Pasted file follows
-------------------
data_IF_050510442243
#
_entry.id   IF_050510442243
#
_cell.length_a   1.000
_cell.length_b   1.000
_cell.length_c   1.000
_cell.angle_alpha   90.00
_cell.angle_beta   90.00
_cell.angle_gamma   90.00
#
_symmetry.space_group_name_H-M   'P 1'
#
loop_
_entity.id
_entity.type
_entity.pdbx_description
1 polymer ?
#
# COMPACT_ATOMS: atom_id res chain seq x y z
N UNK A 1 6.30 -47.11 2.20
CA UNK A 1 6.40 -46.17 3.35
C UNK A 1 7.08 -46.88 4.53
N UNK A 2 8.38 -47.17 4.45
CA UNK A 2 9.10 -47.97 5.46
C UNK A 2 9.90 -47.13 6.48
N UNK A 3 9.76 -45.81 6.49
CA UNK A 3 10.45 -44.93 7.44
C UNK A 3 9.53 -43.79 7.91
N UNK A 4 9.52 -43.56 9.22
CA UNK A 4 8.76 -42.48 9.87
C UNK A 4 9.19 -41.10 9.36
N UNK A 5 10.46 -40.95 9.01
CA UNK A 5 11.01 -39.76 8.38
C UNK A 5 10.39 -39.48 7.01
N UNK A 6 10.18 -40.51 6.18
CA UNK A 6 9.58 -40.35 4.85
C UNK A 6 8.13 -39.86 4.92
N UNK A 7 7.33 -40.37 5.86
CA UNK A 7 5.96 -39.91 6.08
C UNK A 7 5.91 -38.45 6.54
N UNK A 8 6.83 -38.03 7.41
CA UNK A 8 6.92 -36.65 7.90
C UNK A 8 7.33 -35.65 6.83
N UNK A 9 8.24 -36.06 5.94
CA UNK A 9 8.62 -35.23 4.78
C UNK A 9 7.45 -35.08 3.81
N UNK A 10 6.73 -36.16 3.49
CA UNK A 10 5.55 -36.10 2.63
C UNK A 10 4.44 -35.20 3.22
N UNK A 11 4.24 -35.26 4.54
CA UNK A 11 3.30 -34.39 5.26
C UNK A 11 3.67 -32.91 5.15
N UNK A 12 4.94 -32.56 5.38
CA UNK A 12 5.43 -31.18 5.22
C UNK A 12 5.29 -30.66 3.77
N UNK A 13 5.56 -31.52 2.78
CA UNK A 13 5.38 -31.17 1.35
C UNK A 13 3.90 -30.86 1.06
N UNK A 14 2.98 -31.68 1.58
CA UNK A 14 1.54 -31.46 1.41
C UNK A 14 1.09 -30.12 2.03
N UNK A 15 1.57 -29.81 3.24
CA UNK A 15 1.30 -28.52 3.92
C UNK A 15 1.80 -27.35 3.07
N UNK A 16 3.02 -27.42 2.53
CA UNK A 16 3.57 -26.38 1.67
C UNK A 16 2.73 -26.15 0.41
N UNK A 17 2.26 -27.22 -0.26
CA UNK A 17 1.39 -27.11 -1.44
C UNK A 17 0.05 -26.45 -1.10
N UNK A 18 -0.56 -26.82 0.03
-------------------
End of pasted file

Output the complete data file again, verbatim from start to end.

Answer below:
data_IF_050510442243
#
_entry.id   IF_050510442243
#
_cell.length_a   1.000
_cell.length_b   1.000
_cell.length_c   1.000
_cell.angle_alpha   90.00
_cell.angle_beta   90.00
_cell.angle_gamma   90.00
#
_symmetry.space_group_name_H-M   'P 1'
#
loop_
_entity.id
_entity.type
_entity.pdbx_description
1 polymer ?
#
# COMPACT_ATOMS: atom_id res chain seq x y z
N UNK A 1 6.30 -47.11 2.20
CA UNK A 1 6.40 -46.17 3.35
C UNK A 1 7.08 -46.88 4.53
N UNK A 2 8.38 -47.17 4.45
CA UNK A 2 9.10 -47.97 5.46
C UNK A 2 9.90 -47.13 6.48
N UNK A 3 9.76 -45.81 6.49
CA UNK A 3 10.45 -44.93 7.44
C UNK A 3 9.53 -43.79 7.91
N UNK A 4 9.52 -43.56 9.22
CA UNK A 4 8.76 -42.48 9.87
C UNK A 4 9.19 -41.10 9.36
N UNK A 5 10.46 -40.95 9.01
CA UNK A 5 11.01 -39.76 8.38
C UNK A 5 10.39 -39.48 7.01
N UNK A 6 10.18 -40.51 6.18
CA UNK A 6 9.58 -40.35 4.85
C UNK A 6 8.13 -39.86 4.92
N UNK A 7 7.33 -40.37 5.86
CA UNK A 7 5.96 -39.91 6.08
C UNK A 7 5.91 -38.45 6.54
N UNK A 8 6.83 -38.03 7.41
CA UNK A 8 6.92 -36.65 7.90
C UNK A 8 7.33 -35.65 6.83
N UNK A 9 8.24 -36.06 5.94
CA UNK A 9 8.62 -35.23 4.78
C UNK A 9 7.45 -35.08 3.81
N UNK A 10 6.73 -36.16 3.49
CA UNK A 10 5.55 -36.10 2.63
C UNK A 10 4.44 -35.20 3.22
N UNK A 11 4.24 -35.26 4.54
CA UNK A 11 3.30 -34.39 5.26
C UNK A 11 3.67 -32.91 5.15
N UNK A 12 4.94 -32.56 5.38
CA UNK A 12 5.43 -31.18 5.22
C UNK A 12 5.29 -30.66 3.77
N UNK A 13 5.56 -31.52 2.78
CA UNK A 13 5.38 -31.17 1.35
C UNK A 13 3.90 -30.86 1.06
N UNK A 14 2.98 -31.68 1.58
CA UNK A 14 1.54 -31.46 1.41
C UNK A 14 1.09 -30.12 2.03
N UNK A 15 1.57 -29.81 3.24
CA UNK A 15 1.30 -28.52 3.92
C UNK A 15 1.80 -27.35 3.07
N UNK A 16 3.02 -27.42 2.53
CA UNK A 16 3.57 -26.38 1.67
C UNK A 16 2.73 -26.15 0.41
N UNK A 17 2.26 -27.22 -0.26
CA UNK A 17 1.39 -27.11 -1.44
C UNK A 17 0.05 -26.45 -1.10
N UNK A 18 -0.56 -26.82 0.03